A study in this week’s Scientific Report by researchers at Michigan State University (MSU) and in China add more fuel to the already hot debate about whether electric vehicles are more environmentally friendly than conventional vehicles by uncovering two hidden benefits.
They show the cool-factor is real – in that electric vehicles emit significantly less heat. That difference could mitigate the urban-heat-island effect, the phenomenon that helps turn big cities like Beijing into pressure cookers in warm months.
Moreover, the cooling resulting from replacing all gas-powered vehicles with electric vehicles could mean city dwellers needing less air conditioning, another environmental win. (The cooling effect is likely to improve when the EVs are recharged with wind generated power. — Editor)
“It’s easy not to see the big picture on issues such as electric cars and global warming, but when we look with a holistic approach, we find these unexpected connections,” said co-author Jianguo “Jack” Liu, who holds the Rachel Carson Chair in Sustainability at MSU and is director of the Center for Systems Integration and Sustainability (CSIS). “Heat waves kill, and in terms of climate change, even one degree can make a difference.”
The research was led by Professor Canbing Li of Hunan University in Changsha, China, a visiting scholar at CSIS. The electric vehicles’ benefits of reduced greenhouse gas emissions are countered by the expense and pollution from producing the vehicles, leading to debate on whether they are the best replacement for conventional vehicles.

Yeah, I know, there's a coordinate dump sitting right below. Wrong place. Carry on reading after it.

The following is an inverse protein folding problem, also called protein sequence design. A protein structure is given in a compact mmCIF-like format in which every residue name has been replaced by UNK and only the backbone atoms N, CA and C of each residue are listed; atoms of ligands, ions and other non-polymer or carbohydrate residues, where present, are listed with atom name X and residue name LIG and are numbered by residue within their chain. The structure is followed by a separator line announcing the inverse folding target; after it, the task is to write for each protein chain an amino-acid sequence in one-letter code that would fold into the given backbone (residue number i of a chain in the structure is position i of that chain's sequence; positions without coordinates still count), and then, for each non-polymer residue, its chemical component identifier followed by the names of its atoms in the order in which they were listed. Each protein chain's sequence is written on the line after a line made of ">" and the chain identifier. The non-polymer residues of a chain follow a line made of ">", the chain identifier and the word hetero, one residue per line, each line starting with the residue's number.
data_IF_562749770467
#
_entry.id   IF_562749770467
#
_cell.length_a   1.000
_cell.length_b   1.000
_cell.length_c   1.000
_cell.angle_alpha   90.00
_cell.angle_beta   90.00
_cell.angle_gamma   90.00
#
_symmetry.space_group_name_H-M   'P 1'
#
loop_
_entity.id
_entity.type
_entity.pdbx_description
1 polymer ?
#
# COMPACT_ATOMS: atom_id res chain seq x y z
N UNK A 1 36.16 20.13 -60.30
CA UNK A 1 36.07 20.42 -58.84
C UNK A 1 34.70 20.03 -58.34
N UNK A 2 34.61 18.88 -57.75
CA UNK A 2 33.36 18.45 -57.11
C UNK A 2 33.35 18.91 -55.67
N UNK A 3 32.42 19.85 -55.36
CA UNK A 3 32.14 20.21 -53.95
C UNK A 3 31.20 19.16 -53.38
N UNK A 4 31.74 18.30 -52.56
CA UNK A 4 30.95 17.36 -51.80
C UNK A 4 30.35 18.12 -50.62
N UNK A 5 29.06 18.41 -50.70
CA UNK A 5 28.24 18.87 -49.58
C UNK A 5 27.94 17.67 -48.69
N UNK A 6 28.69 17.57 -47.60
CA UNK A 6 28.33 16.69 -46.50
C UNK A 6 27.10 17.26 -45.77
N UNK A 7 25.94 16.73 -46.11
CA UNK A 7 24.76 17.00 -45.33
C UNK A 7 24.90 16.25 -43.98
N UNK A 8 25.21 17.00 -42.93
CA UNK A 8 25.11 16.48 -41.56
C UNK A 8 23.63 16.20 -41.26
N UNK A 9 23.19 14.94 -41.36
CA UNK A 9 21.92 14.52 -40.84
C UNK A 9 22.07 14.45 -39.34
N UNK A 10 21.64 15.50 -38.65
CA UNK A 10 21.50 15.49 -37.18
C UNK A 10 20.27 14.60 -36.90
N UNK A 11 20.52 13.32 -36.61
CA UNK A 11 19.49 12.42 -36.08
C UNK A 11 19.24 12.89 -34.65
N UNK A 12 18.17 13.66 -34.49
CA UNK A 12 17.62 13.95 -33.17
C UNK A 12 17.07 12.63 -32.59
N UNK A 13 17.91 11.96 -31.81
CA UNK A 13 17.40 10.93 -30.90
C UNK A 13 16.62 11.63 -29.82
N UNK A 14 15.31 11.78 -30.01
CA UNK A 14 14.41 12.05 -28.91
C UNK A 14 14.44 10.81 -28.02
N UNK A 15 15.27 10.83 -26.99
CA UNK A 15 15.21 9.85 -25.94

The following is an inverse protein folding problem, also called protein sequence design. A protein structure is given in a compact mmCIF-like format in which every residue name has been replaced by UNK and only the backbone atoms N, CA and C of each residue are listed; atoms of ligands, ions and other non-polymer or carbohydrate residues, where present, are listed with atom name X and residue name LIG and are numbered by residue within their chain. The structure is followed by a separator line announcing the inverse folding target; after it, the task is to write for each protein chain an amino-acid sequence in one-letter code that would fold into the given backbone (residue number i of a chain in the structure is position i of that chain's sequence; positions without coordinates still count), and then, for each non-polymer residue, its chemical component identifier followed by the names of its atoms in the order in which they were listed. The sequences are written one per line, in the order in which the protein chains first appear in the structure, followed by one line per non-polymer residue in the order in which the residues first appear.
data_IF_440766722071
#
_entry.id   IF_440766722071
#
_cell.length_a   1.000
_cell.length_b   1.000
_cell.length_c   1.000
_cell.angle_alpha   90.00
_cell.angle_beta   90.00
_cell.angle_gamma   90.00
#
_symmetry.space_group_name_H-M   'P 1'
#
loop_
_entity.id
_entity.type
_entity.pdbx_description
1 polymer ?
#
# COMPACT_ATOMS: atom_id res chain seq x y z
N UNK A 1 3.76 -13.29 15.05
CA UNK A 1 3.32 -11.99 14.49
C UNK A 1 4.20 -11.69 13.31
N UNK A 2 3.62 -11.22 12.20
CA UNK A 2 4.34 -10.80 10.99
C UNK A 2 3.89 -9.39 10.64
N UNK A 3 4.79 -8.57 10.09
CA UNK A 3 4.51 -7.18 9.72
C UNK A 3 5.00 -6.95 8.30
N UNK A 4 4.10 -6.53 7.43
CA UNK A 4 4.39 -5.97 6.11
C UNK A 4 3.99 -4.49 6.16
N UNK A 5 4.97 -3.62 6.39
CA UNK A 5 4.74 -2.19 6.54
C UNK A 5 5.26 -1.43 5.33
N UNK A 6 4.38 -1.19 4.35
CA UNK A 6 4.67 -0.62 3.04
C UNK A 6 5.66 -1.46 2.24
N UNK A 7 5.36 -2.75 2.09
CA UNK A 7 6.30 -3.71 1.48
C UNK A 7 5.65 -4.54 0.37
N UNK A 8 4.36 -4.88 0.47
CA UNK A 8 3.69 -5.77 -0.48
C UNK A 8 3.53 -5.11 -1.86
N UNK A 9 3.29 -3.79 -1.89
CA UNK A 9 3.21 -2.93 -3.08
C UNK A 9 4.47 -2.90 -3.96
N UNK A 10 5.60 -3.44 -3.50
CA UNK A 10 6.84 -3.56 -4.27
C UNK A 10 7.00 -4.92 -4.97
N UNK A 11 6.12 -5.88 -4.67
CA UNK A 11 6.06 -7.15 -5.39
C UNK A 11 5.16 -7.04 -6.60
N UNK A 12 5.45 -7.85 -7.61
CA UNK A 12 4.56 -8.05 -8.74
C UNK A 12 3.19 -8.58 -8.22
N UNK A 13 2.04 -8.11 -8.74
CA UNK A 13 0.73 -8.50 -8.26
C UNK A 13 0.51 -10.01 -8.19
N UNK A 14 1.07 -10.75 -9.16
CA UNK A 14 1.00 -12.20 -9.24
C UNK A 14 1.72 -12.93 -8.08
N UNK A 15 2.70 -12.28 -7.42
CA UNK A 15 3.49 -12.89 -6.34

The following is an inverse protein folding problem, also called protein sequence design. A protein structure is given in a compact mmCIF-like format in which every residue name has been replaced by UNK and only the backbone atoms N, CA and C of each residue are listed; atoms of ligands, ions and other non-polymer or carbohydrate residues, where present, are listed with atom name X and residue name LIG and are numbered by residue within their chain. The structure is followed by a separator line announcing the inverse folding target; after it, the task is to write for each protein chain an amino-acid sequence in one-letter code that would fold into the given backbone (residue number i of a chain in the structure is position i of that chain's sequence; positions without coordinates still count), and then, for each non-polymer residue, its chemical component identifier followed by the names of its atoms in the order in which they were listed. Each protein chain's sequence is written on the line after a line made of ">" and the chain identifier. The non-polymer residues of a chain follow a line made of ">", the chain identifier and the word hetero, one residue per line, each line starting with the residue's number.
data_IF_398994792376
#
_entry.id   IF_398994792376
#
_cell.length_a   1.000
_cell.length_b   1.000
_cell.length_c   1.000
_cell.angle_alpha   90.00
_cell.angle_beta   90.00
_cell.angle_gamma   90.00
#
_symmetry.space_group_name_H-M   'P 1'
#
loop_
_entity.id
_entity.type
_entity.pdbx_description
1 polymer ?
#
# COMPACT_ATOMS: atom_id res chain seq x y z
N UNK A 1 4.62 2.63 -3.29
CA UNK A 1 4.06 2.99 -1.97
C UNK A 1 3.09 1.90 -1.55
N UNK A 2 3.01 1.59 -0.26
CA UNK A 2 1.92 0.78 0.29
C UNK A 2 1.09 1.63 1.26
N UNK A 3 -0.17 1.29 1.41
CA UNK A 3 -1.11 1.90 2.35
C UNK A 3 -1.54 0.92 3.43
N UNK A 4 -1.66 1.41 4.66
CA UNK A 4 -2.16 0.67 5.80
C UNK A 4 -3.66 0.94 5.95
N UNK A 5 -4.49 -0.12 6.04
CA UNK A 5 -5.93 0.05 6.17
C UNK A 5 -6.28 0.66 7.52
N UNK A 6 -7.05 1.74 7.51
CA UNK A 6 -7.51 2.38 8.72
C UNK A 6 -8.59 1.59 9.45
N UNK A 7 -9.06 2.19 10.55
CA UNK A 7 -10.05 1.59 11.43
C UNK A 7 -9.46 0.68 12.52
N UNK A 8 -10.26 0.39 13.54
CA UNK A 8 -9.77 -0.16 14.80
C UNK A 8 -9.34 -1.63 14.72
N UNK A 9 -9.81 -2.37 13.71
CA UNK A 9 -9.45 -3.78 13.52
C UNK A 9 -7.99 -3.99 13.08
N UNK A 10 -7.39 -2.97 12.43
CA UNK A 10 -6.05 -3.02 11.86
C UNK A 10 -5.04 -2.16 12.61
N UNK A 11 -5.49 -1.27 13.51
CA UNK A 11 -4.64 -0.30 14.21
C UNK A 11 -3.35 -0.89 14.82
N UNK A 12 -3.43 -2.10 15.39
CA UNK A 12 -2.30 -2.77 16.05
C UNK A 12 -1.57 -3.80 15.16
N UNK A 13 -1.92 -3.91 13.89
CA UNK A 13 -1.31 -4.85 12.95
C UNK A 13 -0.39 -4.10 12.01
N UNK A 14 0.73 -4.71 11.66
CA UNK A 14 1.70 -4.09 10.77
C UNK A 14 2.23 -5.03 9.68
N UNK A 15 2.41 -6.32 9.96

In the paper, Li and his colleagues take a wider view to find new positives for plug-ins. Conventional vehicles and air conditioners are the two biggest contributors to the heat island intensity – the difference between urban temperatures and the cooler temperatures of rural areas. In that arena, electric vehicles are cooler – giving off only about 20% of the heat a gas vehicle emits.
The researchers used Beijing in the Summer of 2012 to calculate that switching vehicles from gas to electricity could reduce the heat island intensity by nearly 1 degree Celsius. That would have saved Beijing 14.4 million kilowatt hours and slashed carbon dioxide emissions by 11,779 tons/day, according to the paper “Hidden Benefits of Electric Vehicles for Addressing Climate Change.”
The authors caution that several factors can influence the urban heat island effect, not all of which were addressed in the study. For example, there are conflicting reports regarding the impact of reduced aerosol pollution on heat island intensity. These factors may need to be considered when weighing the benefits and disadvantages of replacing conventional vehicles with electric vehicles.
In addition to Liu and Li, the paper was written by Yijia Cao, Mi Zhang, Jianhui Wang, Haiqing Shi and Yinghui Geng.
Michigan State University
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